Mum wades in to thank neo-natal unit

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Mum-of-two Nikki Waski is taking the plunge – 50 of them to be exact – to thank a hospital that saved her babies.

The 38-year-old from Pulpit Hill took on a challenge to take 50 chilly dips in the sea from January 1 this year to February 28 raising money for Glasgow Children’s Hospital Charity and the neo-natal unit at the Royal Alexandra Hospital where daughter Mara, now three, and son Torran were born early.

Torran, whose first birthday is on February 28, arrived seven weeks early just days before the first lockdown started.

Torran needed extra special care at Glasgow’s Queen Elizabeth Hospital before returning to Paisley’s Neo-natal unit
Mara needed special care at Paisley’s Neo-natal unit, then so did baby brother Torran

The tot, who weighed in at 4lbs 15oz, was delivered just 16 minutes after the ambulance from Oban made it through rush hour traffic and heavy snow.

‘He was really poorly to start with. He had problems with his breathing, his lungs were collapsing,’ said Nikki.

Torran had to be transferred for special care to the Queen Elizabeth Hospital where he was put on a ventilator for a few days.

‘It was traumatic and a very frightening time,’ added Nikki, who could not be joined by her husband Shane because Mara got Chicken Pox.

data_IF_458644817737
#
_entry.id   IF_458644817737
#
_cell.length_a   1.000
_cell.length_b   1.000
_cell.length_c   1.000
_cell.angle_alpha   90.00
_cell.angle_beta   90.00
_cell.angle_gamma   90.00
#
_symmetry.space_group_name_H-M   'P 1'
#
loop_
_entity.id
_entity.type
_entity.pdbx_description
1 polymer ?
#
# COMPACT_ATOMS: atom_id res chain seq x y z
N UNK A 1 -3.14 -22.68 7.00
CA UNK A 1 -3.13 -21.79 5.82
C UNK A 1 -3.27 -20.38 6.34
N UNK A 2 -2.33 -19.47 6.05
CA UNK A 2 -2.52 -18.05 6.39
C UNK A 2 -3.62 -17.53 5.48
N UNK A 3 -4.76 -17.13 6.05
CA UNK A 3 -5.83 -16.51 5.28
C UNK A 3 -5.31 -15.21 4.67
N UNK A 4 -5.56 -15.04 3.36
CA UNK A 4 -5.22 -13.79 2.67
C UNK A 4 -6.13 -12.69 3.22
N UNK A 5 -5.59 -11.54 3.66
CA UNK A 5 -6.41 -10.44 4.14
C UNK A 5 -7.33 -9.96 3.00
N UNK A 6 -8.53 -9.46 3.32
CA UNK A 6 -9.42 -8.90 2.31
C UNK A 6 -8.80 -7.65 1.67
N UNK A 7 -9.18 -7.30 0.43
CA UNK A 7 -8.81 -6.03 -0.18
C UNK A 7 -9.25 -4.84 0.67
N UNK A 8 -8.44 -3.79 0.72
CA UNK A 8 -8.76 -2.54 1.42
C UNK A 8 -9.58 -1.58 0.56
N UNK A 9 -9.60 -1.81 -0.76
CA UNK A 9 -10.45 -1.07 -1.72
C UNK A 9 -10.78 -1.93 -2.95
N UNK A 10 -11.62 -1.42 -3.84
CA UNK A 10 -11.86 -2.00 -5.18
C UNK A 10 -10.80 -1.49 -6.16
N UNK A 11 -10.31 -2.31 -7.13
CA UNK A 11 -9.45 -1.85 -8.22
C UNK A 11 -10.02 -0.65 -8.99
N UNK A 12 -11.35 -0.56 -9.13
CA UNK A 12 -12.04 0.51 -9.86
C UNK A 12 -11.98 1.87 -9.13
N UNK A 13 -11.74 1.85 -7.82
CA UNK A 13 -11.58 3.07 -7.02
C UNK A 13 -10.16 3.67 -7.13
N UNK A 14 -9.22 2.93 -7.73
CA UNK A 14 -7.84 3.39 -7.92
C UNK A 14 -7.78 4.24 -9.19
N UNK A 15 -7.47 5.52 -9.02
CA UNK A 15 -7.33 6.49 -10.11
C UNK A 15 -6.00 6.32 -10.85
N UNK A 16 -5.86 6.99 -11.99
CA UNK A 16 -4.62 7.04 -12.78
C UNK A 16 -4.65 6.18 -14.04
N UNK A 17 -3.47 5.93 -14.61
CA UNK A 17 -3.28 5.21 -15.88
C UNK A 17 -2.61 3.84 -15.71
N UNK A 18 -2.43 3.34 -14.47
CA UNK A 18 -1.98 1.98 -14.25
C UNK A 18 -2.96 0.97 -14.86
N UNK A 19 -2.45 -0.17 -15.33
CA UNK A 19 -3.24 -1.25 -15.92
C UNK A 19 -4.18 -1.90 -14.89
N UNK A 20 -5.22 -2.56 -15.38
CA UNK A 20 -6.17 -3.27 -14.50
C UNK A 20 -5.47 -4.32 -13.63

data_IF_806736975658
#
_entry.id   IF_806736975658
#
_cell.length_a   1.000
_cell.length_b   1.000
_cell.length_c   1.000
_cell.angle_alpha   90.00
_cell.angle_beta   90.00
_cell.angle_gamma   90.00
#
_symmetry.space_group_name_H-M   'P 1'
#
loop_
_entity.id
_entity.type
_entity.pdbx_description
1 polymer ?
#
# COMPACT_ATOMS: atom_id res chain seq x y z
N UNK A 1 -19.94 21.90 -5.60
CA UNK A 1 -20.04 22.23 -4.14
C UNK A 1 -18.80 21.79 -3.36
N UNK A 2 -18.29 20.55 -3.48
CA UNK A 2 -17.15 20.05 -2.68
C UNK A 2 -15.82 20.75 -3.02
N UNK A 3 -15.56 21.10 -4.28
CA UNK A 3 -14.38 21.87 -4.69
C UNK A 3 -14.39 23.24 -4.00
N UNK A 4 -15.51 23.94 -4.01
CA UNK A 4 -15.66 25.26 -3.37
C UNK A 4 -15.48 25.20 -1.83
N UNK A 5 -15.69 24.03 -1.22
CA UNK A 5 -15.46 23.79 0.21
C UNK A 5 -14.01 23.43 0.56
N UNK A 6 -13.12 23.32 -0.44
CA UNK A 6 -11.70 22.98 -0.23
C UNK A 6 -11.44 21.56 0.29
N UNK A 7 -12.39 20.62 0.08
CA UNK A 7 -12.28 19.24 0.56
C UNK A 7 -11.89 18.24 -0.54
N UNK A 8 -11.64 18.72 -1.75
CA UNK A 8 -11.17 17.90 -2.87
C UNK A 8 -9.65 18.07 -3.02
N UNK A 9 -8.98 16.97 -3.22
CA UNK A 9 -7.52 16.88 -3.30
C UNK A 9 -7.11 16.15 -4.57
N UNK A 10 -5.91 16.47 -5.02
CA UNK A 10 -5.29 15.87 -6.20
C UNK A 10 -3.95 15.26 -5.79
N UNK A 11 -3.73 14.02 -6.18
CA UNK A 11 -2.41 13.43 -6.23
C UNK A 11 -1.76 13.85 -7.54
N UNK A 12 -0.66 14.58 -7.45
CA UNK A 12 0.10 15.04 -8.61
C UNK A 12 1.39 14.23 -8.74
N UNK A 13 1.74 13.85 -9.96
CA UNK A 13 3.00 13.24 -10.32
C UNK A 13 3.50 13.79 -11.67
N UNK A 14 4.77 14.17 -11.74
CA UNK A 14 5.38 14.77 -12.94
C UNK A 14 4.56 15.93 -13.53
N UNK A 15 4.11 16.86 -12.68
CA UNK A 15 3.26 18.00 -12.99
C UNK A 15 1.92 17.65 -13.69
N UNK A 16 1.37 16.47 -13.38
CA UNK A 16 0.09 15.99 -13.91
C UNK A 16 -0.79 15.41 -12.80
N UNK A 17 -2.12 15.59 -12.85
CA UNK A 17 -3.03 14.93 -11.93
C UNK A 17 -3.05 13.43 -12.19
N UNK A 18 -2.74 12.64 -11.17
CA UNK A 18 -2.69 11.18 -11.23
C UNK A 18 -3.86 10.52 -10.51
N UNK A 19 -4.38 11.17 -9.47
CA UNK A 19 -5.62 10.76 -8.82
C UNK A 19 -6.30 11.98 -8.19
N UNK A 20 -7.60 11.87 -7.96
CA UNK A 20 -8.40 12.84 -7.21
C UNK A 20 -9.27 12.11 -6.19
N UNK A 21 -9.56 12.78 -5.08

After more time back at Paisley, Torran was thriving and was eventually allowed home to be with his dad, who runs Basking Shark Scotland, and big sister whose name Mara is Gaelic for sea.

‘After the first time, when Mara came 10 weeks early, people had reassured me it wouldn’t happen with the second one, but it did.

‘Although Mara came much earlier, she was the healthier of the two at birth. She was tiny at 3lbs 6oz but well. We just had to wait for her to grow, spending about six weeks in Paisley and in an incubator. She was a feisty wee monkey and still is.

‘We are eternally grateful for what the neo-natal unit did for us, giving us both our babies to bring home. Every single day we are so thankful, the staff there are just the most unsung heroes of all.

‘If it hadn’t been for Covid we would have taken the children back with cards and chocolates to see the staff and show them how well they are both doing, but of course lockdown has made that impossible.  So that’s where the cold water swim challenge came in.

‘I’ve done snorkelling and paddle boarding but cold water swimming was new to me. I like going early mornings best. It’s definitely not a slog, the water is so good, just 20 minutes and I feel refreshed for the whole day. I’m hooked on it now,’ said Nikki who had just completed her 34th challenge swim when she spoke to The Oban Times.

So  far Nikki has raised more than £1,800 towards the neo-natal unit and hopes her story will boost funds even more.

To support Nikki search Nikki Wasik on justgiving.com